With torrential rain, raging rivers and submerged homes, the havoc wrought by Typhoon Hagibis was a grim reminder that extreme weather may now be the new norm in this disaster-prone nation.

It was only last month that compact Typhoon Faxai nailed the Kanto region, blowing off roofs and triggering massive blackouts in Chiba Prefecture. But the damage from giant Hagibis — which had morphed into the equivalent of a Category 5 hurricane before weakening upon approach — was a double whammy for areas struggling to get back on their feet and a wake-up call on how centralized disaster planning seems to be failing Japan.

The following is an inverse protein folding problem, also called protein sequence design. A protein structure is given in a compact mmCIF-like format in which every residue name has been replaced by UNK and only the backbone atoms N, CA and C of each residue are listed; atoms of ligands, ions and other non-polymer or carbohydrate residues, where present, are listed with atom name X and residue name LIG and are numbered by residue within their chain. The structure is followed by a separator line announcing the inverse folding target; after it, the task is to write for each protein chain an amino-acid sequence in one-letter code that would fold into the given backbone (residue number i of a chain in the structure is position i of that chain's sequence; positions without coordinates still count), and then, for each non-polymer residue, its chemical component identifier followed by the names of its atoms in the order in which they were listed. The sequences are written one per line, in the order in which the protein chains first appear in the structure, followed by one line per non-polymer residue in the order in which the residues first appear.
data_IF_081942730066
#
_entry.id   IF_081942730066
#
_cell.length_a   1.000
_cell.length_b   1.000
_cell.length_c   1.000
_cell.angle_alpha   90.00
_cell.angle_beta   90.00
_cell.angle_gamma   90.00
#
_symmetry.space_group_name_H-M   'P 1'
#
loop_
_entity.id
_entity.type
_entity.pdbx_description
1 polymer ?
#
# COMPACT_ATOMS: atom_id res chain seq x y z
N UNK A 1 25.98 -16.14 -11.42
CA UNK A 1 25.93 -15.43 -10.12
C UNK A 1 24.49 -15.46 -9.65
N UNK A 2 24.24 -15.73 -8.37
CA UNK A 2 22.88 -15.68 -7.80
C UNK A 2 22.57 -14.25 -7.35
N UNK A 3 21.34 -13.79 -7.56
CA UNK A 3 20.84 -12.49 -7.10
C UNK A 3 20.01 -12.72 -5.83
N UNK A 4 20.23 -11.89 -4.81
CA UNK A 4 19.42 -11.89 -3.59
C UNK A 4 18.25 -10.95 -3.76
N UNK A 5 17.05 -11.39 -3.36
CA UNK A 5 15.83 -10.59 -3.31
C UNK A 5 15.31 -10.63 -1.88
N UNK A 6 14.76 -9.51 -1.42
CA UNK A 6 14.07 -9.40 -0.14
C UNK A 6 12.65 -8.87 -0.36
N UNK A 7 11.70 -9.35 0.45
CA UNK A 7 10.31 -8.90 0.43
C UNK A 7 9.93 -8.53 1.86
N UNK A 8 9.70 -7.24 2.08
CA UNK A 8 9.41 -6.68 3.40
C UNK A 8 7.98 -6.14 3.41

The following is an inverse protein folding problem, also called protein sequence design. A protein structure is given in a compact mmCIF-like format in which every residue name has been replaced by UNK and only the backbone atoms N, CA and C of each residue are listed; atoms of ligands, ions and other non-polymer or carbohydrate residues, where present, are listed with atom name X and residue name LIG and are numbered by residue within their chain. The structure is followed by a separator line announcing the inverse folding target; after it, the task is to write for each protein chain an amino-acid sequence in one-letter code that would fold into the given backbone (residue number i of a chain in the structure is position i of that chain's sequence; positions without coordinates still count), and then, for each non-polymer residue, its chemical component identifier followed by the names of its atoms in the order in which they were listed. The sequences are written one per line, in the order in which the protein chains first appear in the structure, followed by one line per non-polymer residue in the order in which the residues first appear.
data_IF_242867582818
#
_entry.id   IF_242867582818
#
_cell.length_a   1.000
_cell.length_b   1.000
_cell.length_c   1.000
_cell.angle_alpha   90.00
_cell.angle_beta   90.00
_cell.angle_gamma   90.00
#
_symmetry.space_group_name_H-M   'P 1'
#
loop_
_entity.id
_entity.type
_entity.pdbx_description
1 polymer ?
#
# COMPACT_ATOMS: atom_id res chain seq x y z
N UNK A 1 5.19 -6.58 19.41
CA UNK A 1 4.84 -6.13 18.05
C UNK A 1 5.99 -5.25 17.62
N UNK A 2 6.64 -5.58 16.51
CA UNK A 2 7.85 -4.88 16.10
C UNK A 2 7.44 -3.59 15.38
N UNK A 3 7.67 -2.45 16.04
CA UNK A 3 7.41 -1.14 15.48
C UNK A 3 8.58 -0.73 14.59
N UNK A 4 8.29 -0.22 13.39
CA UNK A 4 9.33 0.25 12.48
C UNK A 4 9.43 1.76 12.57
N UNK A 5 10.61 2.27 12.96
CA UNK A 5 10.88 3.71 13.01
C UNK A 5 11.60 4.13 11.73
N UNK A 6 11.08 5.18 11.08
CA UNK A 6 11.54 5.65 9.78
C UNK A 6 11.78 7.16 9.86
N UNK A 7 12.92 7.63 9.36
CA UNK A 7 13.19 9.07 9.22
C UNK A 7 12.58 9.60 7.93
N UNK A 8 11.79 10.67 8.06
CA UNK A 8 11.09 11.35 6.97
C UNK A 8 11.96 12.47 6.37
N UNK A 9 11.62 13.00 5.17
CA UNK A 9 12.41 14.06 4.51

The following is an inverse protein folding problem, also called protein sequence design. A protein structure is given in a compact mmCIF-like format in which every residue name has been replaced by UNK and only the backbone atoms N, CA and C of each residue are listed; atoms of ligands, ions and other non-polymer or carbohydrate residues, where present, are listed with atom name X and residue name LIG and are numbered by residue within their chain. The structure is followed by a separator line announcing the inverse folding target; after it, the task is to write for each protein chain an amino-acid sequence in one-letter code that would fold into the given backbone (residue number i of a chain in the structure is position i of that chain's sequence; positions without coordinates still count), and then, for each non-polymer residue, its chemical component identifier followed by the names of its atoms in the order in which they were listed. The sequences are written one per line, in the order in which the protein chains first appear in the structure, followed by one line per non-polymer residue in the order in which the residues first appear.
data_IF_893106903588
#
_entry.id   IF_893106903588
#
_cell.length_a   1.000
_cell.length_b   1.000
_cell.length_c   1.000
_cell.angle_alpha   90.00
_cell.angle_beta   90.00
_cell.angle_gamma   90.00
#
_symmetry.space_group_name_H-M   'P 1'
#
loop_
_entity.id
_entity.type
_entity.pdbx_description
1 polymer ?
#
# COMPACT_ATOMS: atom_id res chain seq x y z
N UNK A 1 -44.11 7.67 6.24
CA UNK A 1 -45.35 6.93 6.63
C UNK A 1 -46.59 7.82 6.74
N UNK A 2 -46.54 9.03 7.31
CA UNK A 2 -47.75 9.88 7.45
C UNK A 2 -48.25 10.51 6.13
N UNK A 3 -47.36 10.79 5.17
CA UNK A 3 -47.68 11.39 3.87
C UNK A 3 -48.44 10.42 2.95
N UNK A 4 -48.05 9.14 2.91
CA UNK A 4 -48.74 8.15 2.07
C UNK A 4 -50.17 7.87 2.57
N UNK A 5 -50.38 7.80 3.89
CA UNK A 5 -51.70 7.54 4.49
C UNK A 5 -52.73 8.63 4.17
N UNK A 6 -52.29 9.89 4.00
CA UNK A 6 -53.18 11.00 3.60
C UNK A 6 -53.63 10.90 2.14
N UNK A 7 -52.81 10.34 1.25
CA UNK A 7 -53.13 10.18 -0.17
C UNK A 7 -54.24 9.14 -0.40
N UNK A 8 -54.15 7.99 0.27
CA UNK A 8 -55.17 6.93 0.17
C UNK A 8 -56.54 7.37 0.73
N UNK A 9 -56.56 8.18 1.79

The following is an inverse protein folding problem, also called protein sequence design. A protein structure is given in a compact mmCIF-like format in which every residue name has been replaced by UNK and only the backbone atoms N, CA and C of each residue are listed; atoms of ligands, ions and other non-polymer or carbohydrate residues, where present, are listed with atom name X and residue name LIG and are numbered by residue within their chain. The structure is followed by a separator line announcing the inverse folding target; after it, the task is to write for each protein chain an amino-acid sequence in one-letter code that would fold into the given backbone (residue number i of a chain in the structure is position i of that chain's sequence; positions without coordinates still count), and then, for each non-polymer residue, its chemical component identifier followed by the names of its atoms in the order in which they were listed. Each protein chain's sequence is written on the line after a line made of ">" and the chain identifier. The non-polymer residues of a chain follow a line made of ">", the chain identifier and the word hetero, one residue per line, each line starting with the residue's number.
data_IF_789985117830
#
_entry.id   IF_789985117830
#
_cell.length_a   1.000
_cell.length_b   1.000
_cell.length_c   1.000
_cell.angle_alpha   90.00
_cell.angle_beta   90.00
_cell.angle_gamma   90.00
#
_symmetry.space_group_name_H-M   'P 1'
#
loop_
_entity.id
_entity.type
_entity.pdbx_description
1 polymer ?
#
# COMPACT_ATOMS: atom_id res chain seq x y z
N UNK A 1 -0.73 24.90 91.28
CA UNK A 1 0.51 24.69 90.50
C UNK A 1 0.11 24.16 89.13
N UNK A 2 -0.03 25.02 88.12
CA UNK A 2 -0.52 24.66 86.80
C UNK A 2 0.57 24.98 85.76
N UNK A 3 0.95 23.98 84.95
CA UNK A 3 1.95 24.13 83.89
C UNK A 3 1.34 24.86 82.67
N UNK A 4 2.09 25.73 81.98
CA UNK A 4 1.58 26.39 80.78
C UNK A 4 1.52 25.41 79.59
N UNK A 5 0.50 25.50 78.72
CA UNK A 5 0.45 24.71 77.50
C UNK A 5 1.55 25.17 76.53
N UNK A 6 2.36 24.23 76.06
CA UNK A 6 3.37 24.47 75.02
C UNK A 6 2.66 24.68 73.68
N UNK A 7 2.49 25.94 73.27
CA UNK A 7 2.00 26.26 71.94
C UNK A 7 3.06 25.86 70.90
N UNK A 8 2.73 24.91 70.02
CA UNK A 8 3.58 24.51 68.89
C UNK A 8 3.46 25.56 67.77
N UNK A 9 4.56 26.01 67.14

As of Tuesday, the government confirmed that the record-breaking rainfall Hagibis brought caused levees to collapse at a whopping 135 spots in 71 rivers, including the Chikuma and the Abukuma, which inundated communities in Nagano, Fukushima and Miyagi prefectures.